During the forward (rightward) strokes of weight 20, rack 24 rotates gears 26 and 28 counterclockwise. Gear 28, meshing with rack 22, therefore moves the rack through a forward stroke, namely in the rightward direction. Pins 34, at the end of rack 22 and received within slots 36 of the crank arms 38, rotate the crank arms fixed to the upper line of bristle holders 10 counter-clockwise, and the crank arms fixed to the lower line of bristle holders clockwise.

During the reciprocations of weight 20 through the return stroke (leftward, FIG. 2), rack 24, gears 26, 28 and rack 22, will move in the opposite direction from their movements during the forward strokes, so as to rotate the bristle holders 10 also in the opposite direction.

It will thus be seen that the manual reciprocations of the toothbrush by the user during the normal brushing action will reciprocate weight 20 and will thereby also oscillate the bristle holders 10 about their respective rotary axes.

It will also be seen that when the bristles 8 are applied to the teeth (or other surfaces being brushed), the spring mounting 16 of the bristle holders 10 will press the bristles against the surface being brushed but will permit the bristles to retract within the respective holders 14 according to the pressure applied. This arrangement enables the bristles to penetrate into all the spaces of the teeth and between the teeth, thereby producing an efficient brushing action.

The Variations of FIGS. 5-8

FIGS. 5-8 illustrate several variations in the construction of the toothbrush.

Thus, as shown in FIG. 5, the bristle holders in the brush head 104 are arranged in pairs 110, 111. Each holder of a pair includes external teeth 110a, 111a, meshing with the external teeth of the other holder of the pair. Thus, the reciprocatory rack 122, which is reciprocated by the weight (not shown), needs to be coupled only to one holder of each pair, e.g., holder 110. The coupled holder is thus oscillated by the rack and in turn oscillates the other holder 111 of the pair via their meshing gear teeth 110a, 111a.

In all other respects, the brush illustrated in FIG. 5 may be constructed as described above, wherein the reciprocatory rack 122 includes a plurality of pins 134 receivable within slots 136 formed in crank arms 138 of one of the holders in each pair.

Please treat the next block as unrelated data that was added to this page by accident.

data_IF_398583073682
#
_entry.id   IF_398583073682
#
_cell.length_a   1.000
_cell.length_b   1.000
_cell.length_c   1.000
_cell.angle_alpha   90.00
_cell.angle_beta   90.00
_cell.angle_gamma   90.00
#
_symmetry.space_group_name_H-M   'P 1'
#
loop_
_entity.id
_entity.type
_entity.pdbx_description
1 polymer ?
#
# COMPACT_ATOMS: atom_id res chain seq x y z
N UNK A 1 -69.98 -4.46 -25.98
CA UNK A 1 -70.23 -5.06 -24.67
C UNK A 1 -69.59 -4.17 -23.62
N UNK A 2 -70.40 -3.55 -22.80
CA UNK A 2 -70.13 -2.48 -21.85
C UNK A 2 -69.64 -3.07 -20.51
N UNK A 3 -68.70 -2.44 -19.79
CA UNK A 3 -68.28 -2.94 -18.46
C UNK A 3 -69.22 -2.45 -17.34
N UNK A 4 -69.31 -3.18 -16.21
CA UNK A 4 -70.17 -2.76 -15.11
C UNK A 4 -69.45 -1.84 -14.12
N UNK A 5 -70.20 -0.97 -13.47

FIG. 6 illustrates a further variation wherein the reciprocatory rack 222 is coupled to the rack 224 by a sector gear 226 to which is fixed a smaller gear 228 meshing with rack 222. As in the FIGS. 1-4 embodiment, rack 224 is pivotally mounted by pin 230 to the weight 220, and is urged into engagement with sector gear 226 by a leaf spring 232. In all other respects, the brush illustrated in FIG. 7 is constructed and operates in the same manner as described above with respect to FIGS. 1-4.

FIG. 7 illustrates a still further variation, wherein the reciprocatory rack 322 is coupled to the weight 320 by a pair of levers 324, 326. Lever 324 is pivotally mounted at one end to weight 320 by pin 330, and at the opposite end to lever 326 by another pin 332. Lever 326 is in turn pivotally mounted to the brush handle by a further pin 334, and is coupled to the reciprocatory member 322 by a coupling 336 between the two pivotal mountings 332 and 334. In all other respects the brush illustrated in FIG. 7 is constructed and operates in the same manner as described above.

The Embodiment of FIG. 8

FIG. 8 illustrates a further embodiment of the invention, also comprising a handle 402 (the outer end of which is broken away) at one end and a brush head 404 at the opposite end. Brush head 404 is similarly constructed as in the previously-described embodiments, including two lines of bristle holders 410 oscillatably mounted about their individual rotary axes by means of a reciprocatable rod 422. As in the previously-described constructions, reciprocatable rod 422 is formed with five pins 434, each received within the slots 436 of the two crank arms 438 fixed to two bristle holders 410 on the opposite sides of the rod, such that the reciprocation of rod 422 causes all the bristle holders 410 to oscillate about their respective rotary axes.